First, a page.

A number of different probiotics have been tested in CeD; however, the conventional probiotics tested until now have not provided any concrete evidence to support the use of probiotics for CeD. In line with this, a recent meta-analysis concluded that probiotics may improve gastrointestinal symptoms in those with CeD, but higher quality evidence is needed before any recommendations can be made due to the heterogeneity between studies.93 The probiotics tested were selected with no specificity for CeD, but based on their overall claimed anti-inflammatory properties. Future probiotics or microbial-based therapies should focus on microbes that target specific pathways relevant for CeD. For example, targeting wheat protein digestion is an exciting and promising approach, which would target gluten or other inflammatory wheat proteins before they can induce an inflammatory immune response in the body. Other promising microbial therapeutic targets for CeD include the restoration of AhR signaling, through microbial tryptophan metabolism, or of intestinal proteolytic balance, through serine protease inhibitors.

An important concept to consider however, is that not all probiotics are equal. Not all strains of lactobacilli can produce AhR ligands or can degrade immunogenic gluten peptides. Similarly, not all strains of bifidobacteria can produce anti-proteases, and not all anti-proteases will target the same protease. Testing potential strains in relevant animal models or in vitro settings to confirm functional properties is essential before moving to clinical trials, to enhance translational success. Combination therapies where multiple probiotics, or a probiotic that targets multiple pathways could also be explored, but these should follow a rational mechanistic-based approach. The use of engineered bacteria also deserves discussion. Next-generation microbial therapeutics constitutes a new category of drugs and includes live biotherapeutic products (LBP) and genetically modified microorganisms, engineered to produce or express genes of interest relevant to CeD pathogenesis. Engineered bacteria have been tested in animal models of CeD, but their use in humans is limited due to the use of plasmids.76 Novel methods where genes of interest are integrated into the bacterial chromosome of currently available probiotics, could limit horizontal gene transfer and dissemination. Finally, the role of fungi94 and protists95 is emerging in many chronic GI diseases, such as inflammatory bowel disease, but has been unexplored in CeD. It is expected to yield a new field of study in the future, which in turn could help us develop better targeted therapies.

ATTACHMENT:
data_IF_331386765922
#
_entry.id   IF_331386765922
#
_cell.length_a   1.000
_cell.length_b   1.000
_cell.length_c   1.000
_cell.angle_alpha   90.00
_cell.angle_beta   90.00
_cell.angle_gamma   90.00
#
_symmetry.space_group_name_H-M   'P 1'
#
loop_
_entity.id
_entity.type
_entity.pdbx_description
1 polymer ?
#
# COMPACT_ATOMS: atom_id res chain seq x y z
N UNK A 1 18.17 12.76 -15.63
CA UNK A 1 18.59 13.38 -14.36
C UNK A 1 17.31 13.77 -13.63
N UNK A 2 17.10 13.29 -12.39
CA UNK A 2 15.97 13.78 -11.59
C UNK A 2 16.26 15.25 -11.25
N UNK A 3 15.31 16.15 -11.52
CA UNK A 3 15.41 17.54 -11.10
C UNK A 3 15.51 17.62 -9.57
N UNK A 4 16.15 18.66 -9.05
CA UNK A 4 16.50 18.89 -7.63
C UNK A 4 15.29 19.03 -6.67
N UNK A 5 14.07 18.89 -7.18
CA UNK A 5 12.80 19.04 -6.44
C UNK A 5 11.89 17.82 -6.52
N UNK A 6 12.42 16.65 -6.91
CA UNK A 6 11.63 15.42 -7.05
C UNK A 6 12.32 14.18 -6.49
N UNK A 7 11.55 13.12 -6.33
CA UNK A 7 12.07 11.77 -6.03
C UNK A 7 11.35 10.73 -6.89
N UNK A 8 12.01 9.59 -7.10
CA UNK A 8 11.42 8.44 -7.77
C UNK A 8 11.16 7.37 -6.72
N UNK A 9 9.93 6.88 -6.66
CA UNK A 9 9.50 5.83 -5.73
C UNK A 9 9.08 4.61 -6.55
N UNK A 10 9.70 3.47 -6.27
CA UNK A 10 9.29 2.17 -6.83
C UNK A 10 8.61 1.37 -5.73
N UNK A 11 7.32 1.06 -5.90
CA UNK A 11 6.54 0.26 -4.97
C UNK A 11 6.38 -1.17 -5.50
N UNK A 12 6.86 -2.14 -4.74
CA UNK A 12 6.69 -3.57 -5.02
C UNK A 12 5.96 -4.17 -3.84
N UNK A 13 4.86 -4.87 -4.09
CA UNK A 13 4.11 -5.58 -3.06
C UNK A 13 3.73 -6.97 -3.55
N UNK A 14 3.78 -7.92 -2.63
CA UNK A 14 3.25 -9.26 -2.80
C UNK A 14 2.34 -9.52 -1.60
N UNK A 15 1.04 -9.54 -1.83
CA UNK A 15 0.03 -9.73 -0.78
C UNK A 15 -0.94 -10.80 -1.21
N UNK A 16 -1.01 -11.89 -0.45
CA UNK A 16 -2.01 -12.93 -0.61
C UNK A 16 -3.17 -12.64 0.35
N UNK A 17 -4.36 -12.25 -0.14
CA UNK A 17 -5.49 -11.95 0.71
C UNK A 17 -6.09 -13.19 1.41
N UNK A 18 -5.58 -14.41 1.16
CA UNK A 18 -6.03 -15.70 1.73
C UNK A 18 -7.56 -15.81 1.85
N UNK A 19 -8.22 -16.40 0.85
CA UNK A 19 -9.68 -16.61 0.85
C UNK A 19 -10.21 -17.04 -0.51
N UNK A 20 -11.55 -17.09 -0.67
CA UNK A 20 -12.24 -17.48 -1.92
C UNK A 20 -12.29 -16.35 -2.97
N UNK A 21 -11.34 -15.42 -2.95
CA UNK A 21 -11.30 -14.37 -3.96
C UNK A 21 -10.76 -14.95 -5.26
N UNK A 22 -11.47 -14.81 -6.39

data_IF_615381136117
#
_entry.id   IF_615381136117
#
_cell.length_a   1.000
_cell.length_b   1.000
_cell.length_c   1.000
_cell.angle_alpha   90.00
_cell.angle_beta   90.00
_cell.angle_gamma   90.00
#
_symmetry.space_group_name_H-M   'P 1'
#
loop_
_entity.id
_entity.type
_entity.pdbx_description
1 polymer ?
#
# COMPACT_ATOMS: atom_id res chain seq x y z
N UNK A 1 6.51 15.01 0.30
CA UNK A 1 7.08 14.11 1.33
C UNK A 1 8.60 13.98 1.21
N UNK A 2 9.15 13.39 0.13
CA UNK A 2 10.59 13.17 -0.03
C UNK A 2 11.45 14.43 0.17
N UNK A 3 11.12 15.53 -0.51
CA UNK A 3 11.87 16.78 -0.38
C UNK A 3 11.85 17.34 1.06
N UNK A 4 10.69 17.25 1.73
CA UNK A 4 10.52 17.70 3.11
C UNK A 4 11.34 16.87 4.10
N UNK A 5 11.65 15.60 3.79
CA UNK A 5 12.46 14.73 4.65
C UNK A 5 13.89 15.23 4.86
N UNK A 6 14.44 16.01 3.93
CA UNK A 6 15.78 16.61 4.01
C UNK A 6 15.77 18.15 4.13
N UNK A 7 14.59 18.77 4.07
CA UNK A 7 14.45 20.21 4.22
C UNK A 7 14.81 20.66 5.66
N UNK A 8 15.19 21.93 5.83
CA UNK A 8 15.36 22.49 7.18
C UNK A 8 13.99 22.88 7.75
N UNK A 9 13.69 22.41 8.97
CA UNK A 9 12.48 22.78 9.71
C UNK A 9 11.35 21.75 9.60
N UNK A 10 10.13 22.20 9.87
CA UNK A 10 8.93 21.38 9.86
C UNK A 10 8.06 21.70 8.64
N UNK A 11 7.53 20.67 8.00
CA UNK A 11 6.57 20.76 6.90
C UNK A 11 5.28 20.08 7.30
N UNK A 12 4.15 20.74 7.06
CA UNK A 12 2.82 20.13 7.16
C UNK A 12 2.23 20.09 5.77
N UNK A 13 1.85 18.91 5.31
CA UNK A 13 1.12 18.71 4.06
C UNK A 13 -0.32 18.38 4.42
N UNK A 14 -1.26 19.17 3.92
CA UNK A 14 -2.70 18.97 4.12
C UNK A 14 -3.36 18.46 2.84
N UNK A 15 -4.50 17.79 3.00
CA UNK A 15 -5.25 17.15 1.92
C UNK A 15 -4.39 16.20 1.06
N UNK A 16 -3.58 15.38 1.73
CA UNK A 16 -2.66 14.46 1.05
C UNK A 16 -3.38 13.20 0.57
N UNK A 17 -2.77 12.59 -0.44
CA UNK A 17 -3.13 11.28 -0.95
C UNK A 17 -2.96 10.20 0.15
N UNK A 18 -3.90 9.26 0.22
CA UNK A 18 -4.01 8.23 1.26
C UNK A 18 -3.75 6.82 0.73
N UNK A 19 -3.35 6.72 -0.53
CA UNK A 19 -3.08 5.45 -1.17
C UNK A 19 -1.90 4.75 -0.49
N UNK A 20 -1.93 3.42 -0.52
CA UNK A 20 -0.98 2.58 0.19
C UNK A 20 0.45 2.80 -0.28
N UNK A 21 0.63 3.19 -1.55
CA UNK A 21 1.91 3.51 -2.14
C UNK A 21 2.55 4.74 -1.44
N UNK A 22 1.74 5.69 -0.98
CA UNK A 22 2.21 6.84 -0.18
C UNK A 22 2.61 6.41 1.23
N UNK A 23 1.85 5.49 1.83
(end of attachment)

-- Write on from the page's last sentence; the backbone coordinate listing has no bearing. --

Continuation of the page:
These novel therapies could be used both in CeD patients that are non-responsive to the GFD to help control ongoing symptoms and aid in mucosal recovery, and in at-risk populations in a preventative approach. Along these lines, longitudinal studies can help guide proof-of-concept translational studies, where samples from “pre-disease” state can interrogate the role of microbes and mechanisms involved in initiation of disease.72 However, moving from clinical samples, to mechanistic studies, back to proof-of-principle clinical trials requires significant investment, which traditionally has been lacking in CeD. Thankfully, in recent years there has been a surge of interest in CeD driven by both the public and industry which has the potential to drive research into a new age. We have still a long way to go before the application of biotherapeutics in CeD in clinical practice, but as the spotlight on this condition brightens, the potential for effective preventative measures and effective treatments for symptoms becomes a clearer reality.